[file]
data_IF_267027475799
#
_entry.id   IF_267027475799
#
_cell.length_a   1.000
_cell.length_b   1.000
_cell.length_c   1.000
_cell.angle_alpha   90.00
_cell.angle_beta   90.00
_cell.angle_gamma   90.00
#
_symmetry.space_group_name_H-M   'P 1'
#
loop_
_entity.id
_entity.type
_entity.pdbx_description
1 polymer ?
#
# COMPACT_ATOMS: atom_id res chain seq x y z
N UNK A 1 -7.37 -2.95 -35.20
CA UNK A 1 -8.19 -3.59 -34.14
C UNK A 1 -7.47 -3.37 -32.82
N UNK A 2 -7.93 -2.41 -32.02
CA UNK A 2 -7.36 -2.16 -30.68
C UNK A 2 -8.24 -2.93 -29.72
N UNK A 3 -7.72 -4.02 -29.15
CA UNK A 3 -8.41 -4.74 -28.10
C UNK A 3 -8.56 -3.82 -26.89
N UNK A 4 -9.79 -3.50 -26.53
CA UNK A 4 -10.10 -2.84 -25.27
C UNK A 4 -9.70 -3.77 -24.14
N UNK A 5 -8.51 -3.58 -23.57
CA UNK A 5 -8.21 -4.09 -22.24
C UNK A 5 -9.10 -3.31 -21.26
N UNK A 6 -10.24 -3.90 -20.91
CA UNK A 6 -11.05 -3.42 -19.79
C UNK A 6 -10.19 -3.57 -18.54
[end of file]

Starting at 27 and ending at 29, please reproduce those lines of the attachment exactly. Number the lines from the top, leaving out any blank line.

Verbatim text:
N UNK A 3 -7.72 -4.02 -29.15
CA UNK A 3 -8.41 -4.74 -28.10
C UNK A 3 -8.56 -3.82 -26.89